News from around Wisconsin at 5:28 a.m. CST
- Associated Press
- January 13, 2014 - 6:35 AM
MADISON, Wis. — Wisconsin manufacturing and retail workers could volunteer to work seven days straight without a day off under a bill two Republican lawmakers are circulating on behalf of the state's largest business group.
The bill promises to ratchet up tensions between the GOP and Democrats and their organized labor allies, who are still stinging after Republicans passed Gov. Scott Walker's plan to strip most public workers of nearly all their union rights in 2011.
The measure's authors, Sen. Glenn Grothman of West Bend and Mark Born of Beaver Dam, say the bill brings Wisconsin in line with federal law, gives workers a way to make extra money and employers a way to boost production. But Democrats and labor leaders insisted bosses would use the bill to force their employees to work longer and effectively erase the weekend.
"Even God said rest on the seventh day," said David Reardon, secretary-treasurer for Teamsters Local 662, a union that represents about 10,000 workers across various industries in west-central and east-central Wisconsin, including manufacturing, truck driving, public workers and food service workers. "I would hate to see that Republican bill pass. Some employers would really take advantage of that."
Current Wisconsin law requires employers who own or operate factories or retail stores to give their workers at least 24 consecutive hours off every seven days. Under Grothman and Born's proposal, workers could volunteer to work seven straight days without a rest day.
Wisconsin Manufacturers and Commerce, the state's largest business organization, brought the idea to them, the two Republicans said. The organization was doing a study on discrepancies between federal and state law and discovered federal law imposes no such limits on consecutive work days as long as minimum wage and overtime payment requirements are met, Born said.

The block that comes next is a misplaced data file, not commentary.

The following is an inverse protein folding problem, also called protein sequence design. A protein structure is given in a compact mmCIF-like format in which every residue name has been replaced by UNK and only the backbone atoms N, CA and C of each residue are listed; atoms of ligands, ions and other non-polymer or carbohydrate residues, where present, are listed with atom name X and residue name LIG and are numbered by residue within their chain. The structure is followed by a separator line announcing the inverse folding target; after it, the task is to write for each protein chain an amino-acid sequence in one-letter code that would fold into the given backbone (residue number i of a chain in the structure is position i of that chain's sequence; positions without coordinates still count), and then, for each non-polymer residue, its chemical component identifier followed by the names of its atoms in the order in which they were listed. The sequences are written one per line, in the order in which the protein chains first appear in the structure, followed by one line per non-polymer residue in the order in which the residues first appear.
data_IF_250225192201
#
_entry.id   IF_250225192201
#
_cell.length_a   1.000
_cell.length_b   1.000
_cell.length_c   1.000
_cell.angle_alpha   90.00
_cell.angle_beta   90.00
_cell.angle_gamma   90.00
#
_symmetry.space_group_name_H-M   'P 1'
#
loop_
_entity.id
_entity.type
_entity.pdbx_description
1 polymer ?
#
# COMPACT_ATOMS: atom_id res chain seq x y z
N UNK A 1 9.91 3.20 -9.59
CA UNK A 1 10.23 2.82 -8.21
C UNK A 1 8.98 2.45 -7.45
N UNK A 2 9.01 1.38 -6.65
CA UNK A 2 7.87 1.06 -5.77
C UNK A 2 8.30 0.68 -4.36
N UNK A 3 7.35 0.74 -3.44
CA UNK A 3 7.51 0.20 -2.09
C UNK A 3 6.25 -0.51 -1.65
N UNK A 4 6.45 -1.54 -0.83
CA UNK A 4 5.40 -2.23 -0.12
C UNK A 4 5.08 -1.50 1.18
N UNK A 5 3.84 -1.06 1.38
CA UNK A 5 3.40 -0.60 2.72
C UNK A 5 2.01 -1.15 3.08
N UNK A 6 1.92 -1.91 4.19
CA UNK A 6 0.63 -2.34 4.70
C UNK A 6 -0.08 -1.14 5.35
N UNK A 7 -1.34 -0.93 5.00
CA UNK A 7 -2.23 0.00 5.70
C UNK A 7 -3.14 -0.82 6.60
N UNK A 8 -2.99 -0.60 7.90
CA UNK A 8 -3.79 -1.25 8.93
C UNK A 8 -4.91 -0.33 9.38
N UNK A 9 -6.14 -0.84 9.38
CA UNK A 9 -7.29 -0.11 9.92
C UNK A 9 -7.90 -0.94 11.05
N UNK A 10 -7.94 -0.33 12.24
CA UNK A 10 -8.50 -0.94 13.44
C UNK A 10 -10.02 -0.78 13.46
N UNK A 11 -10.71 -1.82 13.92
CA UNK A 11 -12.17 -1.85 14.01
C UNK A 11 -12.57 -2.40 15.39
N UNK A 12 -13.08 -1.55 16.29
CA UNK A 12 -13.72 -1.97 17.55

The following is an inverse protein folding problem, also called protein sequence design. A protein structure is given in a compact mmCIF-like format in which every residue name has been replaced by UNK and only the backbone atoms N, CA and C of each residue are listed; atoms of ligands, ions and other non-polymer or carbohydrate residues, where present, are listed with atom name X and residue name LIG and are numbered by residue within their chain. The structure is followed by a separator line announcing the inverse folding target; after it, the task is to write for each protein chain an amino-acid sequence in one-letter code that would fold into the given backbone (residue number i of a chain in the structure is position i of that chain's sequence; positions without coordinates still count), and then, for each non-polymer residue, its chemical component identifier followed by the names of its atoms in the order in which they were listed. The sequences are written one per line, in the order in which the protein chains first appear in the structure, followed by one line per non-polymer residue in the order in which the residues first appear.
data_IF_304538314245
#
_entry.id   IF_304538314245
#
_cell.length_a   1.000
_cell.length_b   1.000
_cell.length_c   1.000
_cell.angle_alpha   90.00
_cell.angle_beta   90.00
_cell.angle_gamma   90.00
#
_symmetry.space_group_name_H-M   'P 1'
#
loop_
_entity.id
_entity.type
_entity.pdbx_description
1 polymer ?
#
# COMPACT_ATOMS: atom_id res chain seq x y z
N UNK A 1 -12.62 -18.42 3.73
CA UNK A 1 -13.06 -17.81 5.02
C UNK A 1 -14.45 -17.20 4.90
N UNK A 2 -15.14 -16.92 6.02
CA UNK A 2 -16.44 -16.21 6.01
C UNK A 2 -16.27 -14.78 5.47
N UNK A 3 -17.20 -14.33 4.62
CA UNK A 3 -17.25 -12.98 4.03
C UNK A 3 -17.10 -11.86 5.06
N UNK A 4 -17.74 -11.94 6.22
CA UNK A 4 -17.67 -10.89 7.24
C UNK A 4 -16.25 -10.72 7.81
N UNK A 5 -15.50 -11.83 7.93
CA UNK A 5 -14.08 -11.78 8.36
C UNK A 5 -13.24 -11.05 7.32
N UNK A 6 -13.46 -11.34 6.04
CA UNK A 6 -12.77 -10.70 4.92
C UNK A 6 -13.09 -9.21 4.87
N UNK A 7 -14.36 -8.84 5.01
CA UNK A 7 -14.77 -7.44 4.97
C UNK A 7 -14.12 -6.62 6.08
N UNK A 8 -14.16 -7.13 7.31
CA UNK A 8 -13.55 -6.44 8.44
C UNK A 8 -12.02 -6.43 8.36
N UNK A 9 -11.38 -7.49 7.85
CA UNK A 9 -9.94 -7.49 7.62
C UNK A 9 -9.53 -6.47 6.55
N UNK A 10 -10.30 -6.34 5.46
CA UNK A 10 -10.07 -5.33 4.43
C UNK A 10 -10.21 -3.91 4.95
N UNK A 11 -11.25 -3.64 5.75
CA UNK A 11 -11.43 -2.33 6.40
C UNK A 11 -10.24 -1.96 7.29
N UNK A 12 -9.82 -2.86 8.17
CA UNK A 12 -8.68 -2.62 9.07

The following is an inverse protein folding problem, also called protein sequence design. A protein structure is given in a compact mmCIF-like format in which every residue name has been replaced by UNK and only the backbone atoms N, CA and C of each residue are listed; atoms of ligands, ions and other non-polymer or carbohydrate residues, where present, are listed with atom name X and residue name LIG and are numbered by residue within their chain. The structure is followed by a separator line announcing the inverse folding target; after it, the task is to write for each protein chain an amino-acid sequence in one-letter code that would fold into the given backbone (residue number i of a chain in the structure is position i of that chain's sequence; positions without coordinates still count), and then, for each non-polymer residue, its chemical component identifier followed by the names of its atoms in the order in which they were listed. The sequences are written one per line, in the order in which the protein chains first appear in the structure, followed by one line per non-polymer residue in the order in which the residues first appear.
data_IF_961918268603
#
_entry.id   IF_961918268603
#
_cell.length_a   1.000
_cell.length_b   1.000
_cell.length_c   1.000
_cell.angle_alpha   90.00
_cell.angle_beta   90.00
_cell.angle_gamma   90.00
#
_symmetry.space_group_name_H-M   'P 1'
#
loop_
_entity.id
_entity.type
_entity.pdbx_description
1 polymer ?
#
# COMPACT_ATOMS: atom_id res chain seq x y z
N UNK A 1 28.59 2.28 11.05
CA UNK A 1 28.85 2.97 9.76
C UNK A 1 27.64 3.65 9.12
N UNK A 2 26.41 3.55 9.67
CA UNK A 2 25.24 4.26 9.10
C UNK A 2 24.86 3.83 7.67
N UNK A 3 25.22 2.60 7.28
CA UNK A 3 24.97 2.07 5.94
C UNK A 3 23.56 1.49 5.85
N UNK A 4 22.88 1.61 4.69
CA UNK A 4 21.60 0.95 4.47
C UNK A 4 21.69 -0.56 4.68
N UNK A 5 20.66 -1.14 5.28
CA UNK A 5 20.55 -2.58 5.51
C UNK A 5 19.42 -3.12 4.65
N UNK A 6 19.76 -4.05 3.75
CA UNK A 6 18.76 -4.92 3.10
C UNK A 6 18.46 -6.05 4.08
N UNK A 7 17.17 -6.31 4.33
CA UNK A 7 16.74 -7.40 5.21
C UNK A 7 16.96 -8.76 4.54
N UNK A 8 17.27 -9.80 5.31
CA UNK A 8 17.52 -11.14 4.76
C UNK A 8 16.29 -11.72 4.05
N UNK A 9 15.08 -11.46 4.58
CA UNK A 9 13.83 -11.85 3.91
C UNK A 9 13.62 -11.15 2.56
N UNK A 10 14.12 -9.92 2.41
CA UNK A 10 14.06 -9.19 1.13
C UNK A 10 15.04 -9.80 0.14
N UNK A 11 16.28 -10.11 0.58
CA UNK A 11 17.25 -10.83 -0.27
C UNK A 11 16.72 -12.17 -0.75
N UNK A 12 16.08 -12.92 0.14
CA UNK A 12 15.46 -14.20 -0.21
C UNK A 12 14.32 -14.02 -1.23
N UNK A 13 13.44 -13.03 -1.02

In an email to lawmakers seeking support for the bill, Born and Grothman said they had heard from businesses with employees who want to work the additional time. But when asked for names Born said the only people he met with to discuss the bill were from WMC.
BALSAM LAKE, Wis. (AP) — Authorities are asking for the public's help in finding a pickup truck that struck and killed two people in Polk County of western Wisconsin.
The sheriff's office says the pickup was southbound on Polk County Highway E through the Round Lake Native American Community when it struck and killed two males around 6:30 p.m. Saturday. Authorities say the driver stopped briefly before continuing south.
The sheriff's office says the two males were involved in a fight at a nearby residence that carried over onto the roadway just before they were struck. Their names have not been released.
Authorities are looking for a dark-colored pickup, possibly a Ford, that might have had amber warning lights. Witnesses reported a blue barrel in the box of the truck and at least two occupants.
PEWAUKEE, Wis. (AP) — A Waukesha County deputy was injured while trying to rescue a suicidal man at a rock quarry in Pewaukee.
The sheriff's office says the incident happened late Saturday night at the Waukesha Lime and Stone Co.
Family members told authorities the 23-year-old man was at the quarry and suicidal. When deputies arrived, they found he had rammed his car through the fence and was standing at the edge of the quarry. Capt. Michelle Larsuel tells WTMJ-TV (http://bit.ly/1hLIQAVhttp://bit.ly/1hLIQAV ) that deputies tried negotiating with him but he jumped off the edge into the quarry.
Due to icy conditions, deputies had trouble reaching the man. One deputy slipped and injured his ankle.
The man who jumped was flown to Froedtert Hospital with serious injuries.
CALEDONIA, Wis. (AP) — Authorities say speed and alcohol were factors in the death of a snowmobiler who crashed into a tree in Racine County in southeastern Wisconsin.
Juan Gomez of the Wisconsin Department of Natural Resources tells the Milwaukee Journal Sentinel (http://bit.ly/JS7t0chttp://bit.ly/JS7t0c ) the DNR got a call about 10:30 a.m. Saturday that a body had been found in Caledonia.
The man, in his 50s, was last seen by family members around 9 p.m. Friday on his snowmobile. He was found by a family friend sometime before 10 a.m. Saturday.
Toxicology reports are pending, but Gomez says investigators confirmed the man had been drinking. He was not wearing a helmet. His name was not immediately released.
While icy conditions may have played a role, Gomez says, speed and alcohol were the main factors.
© 2014 Star Tribune